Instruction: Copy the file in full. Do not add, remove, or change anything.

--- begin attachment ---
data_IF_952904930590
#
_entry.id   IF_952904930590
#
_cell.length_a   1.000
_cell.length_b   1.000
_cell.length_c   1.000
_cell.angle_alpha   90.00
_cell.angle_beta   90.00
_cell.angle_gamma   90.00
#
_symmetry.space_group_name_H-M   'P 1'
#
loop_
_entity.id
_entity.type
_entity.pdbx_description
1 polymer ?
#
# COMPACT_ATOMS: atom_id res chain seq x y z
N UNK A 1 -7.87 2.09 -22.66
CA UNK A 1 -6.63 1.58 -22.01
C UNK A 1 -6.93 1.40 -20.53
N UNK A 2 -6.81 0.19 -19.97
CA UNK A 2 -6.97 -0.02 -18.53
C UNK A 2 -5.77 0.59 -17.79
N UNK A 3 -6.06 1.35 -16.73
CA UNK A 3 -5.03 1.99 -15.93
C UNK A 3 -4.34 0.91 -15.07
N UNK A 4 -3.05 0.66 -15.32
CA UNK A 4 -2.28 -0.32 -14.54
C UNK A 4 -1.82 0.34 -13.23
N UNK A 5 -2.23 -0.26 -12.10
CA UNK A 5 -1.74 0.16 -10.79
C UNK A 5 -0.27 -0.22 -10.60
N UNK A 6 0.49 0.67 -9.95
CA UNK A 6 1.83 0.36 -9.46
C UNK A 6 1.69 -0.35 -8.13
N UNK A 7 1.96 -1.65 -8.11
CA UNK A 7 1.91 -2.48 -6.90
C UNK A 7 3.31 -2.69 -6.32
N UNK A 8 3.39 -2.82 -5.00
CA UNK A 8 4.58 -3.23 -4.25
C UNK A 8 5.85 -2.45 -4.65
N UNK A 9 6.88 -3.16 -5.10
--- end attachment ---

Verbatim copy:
data_IF_952904930590
#
_entry.id   IF_952904930590
#
_cell.length_a   1.000
_cell.length_b   1.000
_cell.length_c   1.000
_cell.angle_alpha   90.00
_cell.angle_beta   90.00
_cell.angle_gamma   90.00
#
_symmetry.space_group_name_H-M   'P 1'
#
loop_
_entity.id
_entity.type
_entity.pdbx_description
1 polymer ?
#
# COMPACT_ATOMS: atom_id res chain seq x y z
N UNK A 1 -7.87 2.09 -22.66
CA UNK A 1 -6.63 1.58 -22.01
C UNK A 1 -6.93 1.40 -20.53
N UNK A 2 -6.81 0.19 -19.97
CA UNK A 2 -6.97 -0.02 -18.53
C UNK A 2 -5.77 0.59 -17.79
N UNK A 3 -6.06 1.35 -16.73
CA UNK A 3 -5.03 1.99 -15.93
C UNK A 3 -4.34 0.91 -15.07
N UNK A 4 -3.05 0.66 -15.32
CA UNK A 4 -2.28 -0.32 -14.54
C UNK A 4 -1.82 0.34 -13.23
N UNK A 5 -2.23 -0.26 -12.10
CA UNK A 5 -1.74 0.16 -10.79
C UNK A 5 -0.27 -0.22 -10.60
N UNK A 6 0.49 0.67 -9.95
CA UNK A 6 1.83 0.36 -9.46
C UNK A 6 1.69 -0.35 -8.13
N UNK A 7 1.96 -1.65 -8.11
CA UNK A 7 1.91 -2.48 -6.90
C UNK A 7 3.31 -2.69 -6.32
N UNK A 8 3.39 -2.82 -5.00
CA UNK A 8 4.58 -3.23 -4.25
C UNK A 8 5.85 -2.45 -4.65
N UNK A 9 6.88 -3.16 -5.10